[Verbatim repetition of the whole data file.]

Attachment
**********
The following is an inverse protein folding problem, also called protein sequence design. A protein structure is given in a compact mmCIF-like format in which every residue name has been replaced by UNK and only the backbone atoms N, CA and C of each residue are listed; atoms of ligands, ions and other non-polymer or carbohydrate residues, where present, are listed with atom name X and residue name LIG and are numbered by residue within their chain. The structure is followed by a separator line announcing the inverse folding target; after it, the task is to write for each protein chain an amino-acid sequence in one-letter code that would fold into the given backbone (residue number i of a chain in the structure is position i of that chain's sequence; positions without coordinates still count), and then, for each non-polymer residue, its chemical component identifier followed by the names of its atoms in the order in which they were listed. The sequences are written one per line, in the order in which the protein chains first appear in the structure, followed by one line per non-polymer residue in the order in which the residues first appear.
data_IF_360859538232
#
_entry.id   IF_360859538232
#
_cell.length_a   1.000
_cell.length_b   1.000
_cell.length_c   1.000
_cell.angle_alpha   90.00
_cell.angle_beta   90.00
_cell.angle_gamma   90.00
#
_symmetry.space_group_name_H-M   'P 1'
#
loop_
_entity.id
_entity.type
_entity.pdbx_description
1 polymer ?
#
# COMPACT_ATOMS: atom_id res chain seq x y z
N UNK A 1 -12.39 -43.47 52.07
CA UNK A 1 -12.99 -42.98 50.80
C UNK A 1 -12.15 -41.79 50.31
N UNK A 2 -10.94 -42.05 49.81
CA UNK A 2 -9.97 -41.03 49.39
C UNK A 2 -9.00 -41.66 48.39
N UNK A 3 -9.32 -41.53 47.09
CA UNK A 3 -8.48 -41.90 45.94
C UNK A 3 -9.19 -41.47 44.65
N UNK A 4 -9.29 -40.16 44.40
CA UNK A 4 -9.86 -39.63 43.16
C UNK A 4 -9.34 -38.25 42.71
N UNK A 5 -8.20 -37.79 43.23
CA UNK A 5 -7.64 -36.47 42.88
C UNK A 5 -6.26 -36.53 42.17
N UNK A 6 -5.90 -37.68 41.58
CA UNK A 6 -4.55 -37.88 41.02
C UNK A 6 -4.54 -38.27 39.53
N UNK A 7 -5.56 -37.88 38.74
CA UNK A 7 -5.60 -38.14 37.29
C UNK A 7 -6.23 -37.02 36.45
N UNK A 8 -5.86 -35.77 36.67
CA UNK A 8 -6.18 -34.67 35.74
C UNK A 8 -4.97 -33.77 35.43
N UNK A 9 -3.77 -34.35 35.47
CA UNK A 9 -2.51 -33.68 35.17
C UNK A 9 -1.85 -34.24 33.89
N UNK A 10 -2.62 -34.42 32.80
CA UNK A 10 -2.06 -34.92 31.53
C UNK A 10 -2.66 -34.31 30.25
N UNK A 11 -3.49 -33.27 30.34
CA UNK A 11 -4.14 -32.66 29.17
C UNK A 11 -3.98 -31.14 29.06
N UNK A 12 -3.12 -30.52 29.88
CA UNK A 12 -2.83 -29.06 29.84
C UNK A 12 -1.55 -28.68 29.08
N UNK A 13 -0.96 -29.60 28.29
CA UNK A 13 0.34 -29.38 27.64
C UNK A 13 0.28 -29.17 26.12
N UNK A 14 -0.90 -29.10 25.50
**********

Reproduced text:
The following is an inverse protein folding problem, also called protein sequence design. A protein structure is given in a compact mmCIF-like format in which every residue name has been replaced by UNK and only the backbone atoms N, CA and C of each residue are listed; atoms of ligands, ions and other non-polymer or carbohydrate residues, where present, are listed with atom name X and residue name LIG and are numbered by residue within their chain. The structure is followed by a separator line announcing the inverse folding target; after it, the task is to write for each protein chain an amino-acid sequence in one-letter code that would fold into the given backbone (residue number i of a chain in the structure is position i of that chain's sequence; positions without coordinates still count), and then, for each non-polymer residue, its chemical component identifier followed by the names of its atoms in the order in which they were listed. The sequences are written one per line, in the order in which the protein chains first appear in the structure, followed by one line per non-polymer residue in the order in which the residues first appear.
data_IF_360859538232
#
_entry.id   IF_360859538232
#
_cell.length_a   1.000
_cell.length_b   1.000
_cell.length_c   1.000
_cell.angle_alpha   90.00
_cell.angle_beta   90.00
_cell.angle_gamma   90.00
#
_symmetry.space_group_name_H-M   'P 1'
#
loop_
_entity.id
_entity.type
_entity.pdbx_description
1 polymer ?
#
# COMPACT_ATOMS: atom_id res chain seq x y z
N UNK A 1 -12.39 -43.47 52.07
CA UNK A 1 -12.99 -42.98 50.80
C UNK A 1 -12.15 -41.79 50.31
N UNK A 2 -10.94 -42.05 49.81
CA UNK A 2 -9.97 -41.03 49.39
C UNK A 2 -9.00 -41.66 48.39
N UNK A 3 -9.32 -41.53 47.09
CA UNK A 3 -8.48 -41.90 45.94
C UNK A 3 -9.19 -41.47 44.65
N UNK A 4 -9.29 -40.16 44.40
CA UNK A 4 -9.86 -39.63 43.16
C UNK A 4 -9.34 -38.25 42.71
N UNK A 5 -8.20 -37.79 43.23
CA UNK A 5 -7.64 -36.47 42.88
C UNK A 5 -6.26 -36.53 42.17
N UNK A 6 -5.90 -37.68 41.58
CA UNK A 6 -4.55 -37.88 41.02
C UNK A 6 -4.54 -38.27 39.53
N UNK A 7 -5.56 -37.88 38.74
CA UNK A 7 -5.60 -38.14 37.29
C UNK A 7 -6.23 -37.02 36.45
N UNK A 8 -5.86 -35.77 36.67
CA UNK A 8 -6.18 -34.67 35.74
C UNK A 8 -4.97 -33.77 35.43
N UNK A 9 -3.77 -34.35 35.47
CA UNK A 9 -2.51 -33.68 35.17
C UNK A 9 -1.85 -34.24 33.89
N UNK A 10 -2.62 -34.42 32.80
CA UNK A 10 -2.06 -34.92 31.53
C UNK A 10 -2.66 -34.31 30.25
N UNK A 11 -3.49 -33.27 30.34
CA UNK A 11 -4.14 -32.66 29.17
C UNK A 11 -3.98 -31.14 29.06
N UNK A 12 -3.12 -30.52 29.88
CA UNK A 12 -2.83 -29.06 29.84
C UNK A 12 -1.55 -28.68 29.08
N UNK A 13 -0.96 -29.60 28.29
CA UNK A 13 0.34 -29.38 27.64
C UNK A 13 0.28 -29.17 26.12
N UNK A 14 -0.90 -29.10 25.50